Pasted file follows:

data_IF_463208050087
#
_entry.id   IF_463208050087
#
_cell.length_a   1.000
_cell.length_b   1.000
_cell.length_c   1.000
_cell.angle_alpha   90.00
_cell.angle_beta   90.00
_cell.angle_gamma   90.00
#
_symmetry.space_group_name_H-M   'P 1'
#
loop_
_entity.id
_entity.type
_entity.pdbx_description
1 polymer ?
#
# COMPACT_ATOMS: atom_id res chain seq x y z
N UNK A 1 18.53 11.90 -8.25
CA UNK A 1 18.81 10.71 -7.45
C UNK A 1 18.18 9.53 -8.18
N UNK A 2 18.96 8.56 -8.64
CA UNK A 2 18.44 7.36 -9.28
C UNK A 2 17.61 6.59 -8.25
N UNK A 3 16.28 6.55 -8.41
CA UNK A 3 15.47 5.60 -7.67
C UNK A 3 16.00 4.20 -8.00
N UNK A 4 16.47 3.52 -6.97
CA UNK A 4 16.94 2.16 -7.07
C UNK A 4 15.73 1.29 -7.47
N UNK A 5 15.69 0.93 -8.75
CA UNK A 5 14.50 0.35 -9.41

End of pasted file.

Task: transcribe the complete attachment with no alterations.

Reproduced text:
data_IF_463208050087
#
_entry.id   IF_463208050087
#
_cell.length_a   1.000
_cell.length_b   1.000
_cell.length_c   1.000
_cell.angle_alpha   90.00
_cell.angle_beta   90.00
_cell.angle_gamma   90.00
#
_symmetry.space_group_name_H-M   'P 1'
#
loop_
_entity.id
_entity.type
_entity.pdbx_description
1 polymer ?
#
# COMPACT_ATOMS: atom_id res chain seq x y z
N UNK A 1 18.53 11.90 -8.25
CA UNK A 1 18.81 10.71 -7.45
C UNK A 1 18.18 9.53 -8.18
N UNK A 2 18.96 8.56 -8.64
CA UNK A 2 18.44 7.36 -9.28
C UNK A 2 17.61 6.59 -8.25
N UNK A 3 16.28 6.55 -8.41
CA UNK A 3 15.47 5.60 -7.67
C UNK A 3 16.00 4.20 -8.00
N UNK A 4 16.47 3.52 -6.97
CA UNK A 4 16.94 2.16 -7.07
C UNK A 4 15.73 1.29 -7.47
N UNK A 5 15.69 0.93 -8.75
CA UNK A 5 14.50 0.35 -9.41